For the Best of New York, the focus, as always, is on things and places that are, if not brand-spanking-new, then newish, having debuted within the past year. Here, we have the best services including 24-hour sansevieria delivery, custom consoles, clog repairs, and more.
What UrbanStems and Bouqs have done for flower delivery—modernized it with slick websites and easy-to-place orders — Rebecca Bullene has done for potted plants. The flora comes from Greenery NYC, her botanical shop, which last fall launched an online store with local delivery (from $20) within 24 hours. Bullene, who years ago worked at the Brooklyn Botanic Garden, organizes the plants in her e-shop according to light and maintenance needs and likes suggesting species that “thrive in neglect”: Sansevierias ($8 to $237) and ZZ plants ($11 to $285), she says, persevere in dim apartments with unpredictable heating. Shoppers can also add on geometric irrigated vessels from studios like Yield Design (from $90).
Affordable Art Hanger
After six years at Sotheby’s, Anwarii Musa now installs fine art at the world’s top art fairs and for A-list clients (the Obamas and Emily Blunt and John Krasinski, he says). But when he’s not doing that, he’ll come to your apartment for tasks as small as hanging a framed poster (from $65 an hour), and he’ll even replace the hardware if he thinks it will hang better that way. Musa also has a keen sense of design: Most installers rely on clients for directions on where to hang what, but Musa is not afraid to art-direct, suggesting precisely where on your wall each picture should go, down to an eighth of an inch.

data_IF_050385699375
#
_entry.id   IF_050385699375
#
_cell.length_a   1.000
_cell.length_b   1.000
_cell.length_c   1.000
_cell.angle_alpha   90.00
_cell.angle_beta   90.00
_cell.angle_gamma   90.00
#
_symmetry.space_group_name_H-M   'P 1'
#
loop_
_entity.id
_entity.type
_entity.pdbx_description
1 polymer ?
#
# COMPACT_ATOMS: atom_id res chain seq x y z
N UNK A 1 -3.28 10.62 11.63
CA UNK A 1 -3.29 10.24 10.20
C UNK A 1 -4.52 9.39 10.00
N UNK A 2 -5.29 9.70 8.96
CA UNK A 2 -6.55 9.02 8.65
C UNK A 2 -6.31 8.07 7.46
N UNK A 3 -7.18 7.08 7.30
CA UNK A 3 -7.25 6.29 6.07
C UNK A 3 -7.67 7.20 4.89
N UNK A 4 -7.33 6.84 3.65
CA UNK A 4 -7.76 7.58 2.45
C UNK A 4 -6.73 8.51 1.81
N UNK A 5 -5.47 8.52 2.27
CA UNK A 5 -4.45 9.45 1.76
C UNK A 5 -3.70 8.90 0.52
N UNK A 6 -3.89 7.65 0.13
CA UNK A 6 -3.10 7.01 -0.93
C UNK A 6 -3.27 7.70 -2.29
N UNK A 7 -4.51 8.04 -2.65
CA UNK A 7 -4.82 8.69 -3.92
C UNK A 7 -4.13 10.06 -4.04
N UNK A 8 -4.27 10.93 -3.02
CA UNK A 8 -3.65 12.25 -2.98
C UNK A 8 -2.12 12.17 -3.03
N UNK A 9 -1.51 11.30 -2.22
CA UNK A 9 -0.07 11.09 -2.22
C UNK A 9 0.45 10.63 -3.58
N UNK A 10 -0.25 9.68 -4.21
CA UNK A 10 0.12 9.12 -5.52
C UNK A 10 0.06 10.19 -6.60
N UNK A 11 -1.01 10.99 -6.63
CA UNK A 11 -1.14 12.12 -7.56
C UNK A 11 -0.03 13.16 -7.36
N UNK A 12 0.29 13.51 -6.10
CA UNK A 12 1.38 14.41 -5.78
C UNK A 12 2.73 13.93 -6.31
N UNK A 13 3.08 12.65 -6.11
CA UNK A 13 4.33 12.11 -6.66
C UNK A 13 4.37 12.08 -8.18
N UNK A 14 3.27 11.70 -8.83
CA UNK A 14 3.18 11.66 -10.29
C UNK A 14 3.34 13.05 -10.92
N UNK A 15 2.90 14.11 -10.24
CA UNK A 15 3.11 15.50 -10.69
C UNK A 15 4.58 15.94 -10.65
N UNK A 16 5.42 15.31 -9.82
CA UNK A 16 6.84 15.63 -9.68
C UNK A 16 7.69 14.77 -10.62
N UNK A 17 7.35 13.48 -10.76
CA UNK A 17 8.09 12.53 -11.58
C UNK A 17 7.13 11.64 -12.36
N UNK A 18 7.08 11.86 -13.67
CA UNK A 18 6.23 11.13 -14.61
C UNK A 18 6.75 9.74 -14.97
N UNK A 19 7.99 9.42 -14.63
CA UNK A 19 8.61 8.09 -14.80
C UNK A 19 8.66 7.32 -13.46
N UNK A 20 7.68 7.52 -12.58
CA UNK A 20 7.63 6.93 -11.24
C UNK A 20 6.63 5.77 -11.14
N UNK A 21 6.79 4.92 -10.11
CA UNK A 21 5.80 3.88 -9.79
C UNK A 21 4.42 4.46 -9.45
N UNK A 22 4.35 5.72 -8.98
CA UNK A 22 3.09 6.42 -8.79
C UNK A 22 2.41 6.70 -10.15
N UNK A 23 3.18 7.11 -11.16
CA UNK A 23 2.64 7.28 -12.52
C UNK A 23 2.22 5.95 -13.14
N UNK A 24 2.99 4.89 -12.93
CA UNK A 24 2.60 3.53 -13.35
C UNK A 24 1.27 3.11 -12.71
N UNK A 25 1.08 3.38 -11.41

62 Walker St., nr. Broadway; 212-219-8754
Most tailors aren’t concerned with whether your jeans feel a little too “spring 2017.” But Shopboy marries quality with styling expertise. Sip a cappuccino on the shop’s velvet sofa while owners Kendall Khanna (a former personal trainer) and Desmond Brooks (an alum of Prada and Ralph Lauren) work with you to assess whether that vintage corduroy suit is properly channeling Wes Anderson or figure out how to turn that ’70s leather jacket into an Acne-level moto. Their team of tailors do the cutting, hemming, taking-in, and letting-out. Hems start at $20, jacket and sleeve alterations cost around $50, and Shopboy does home consultations for $100, plus the cost of alterations.
DIY Damage Control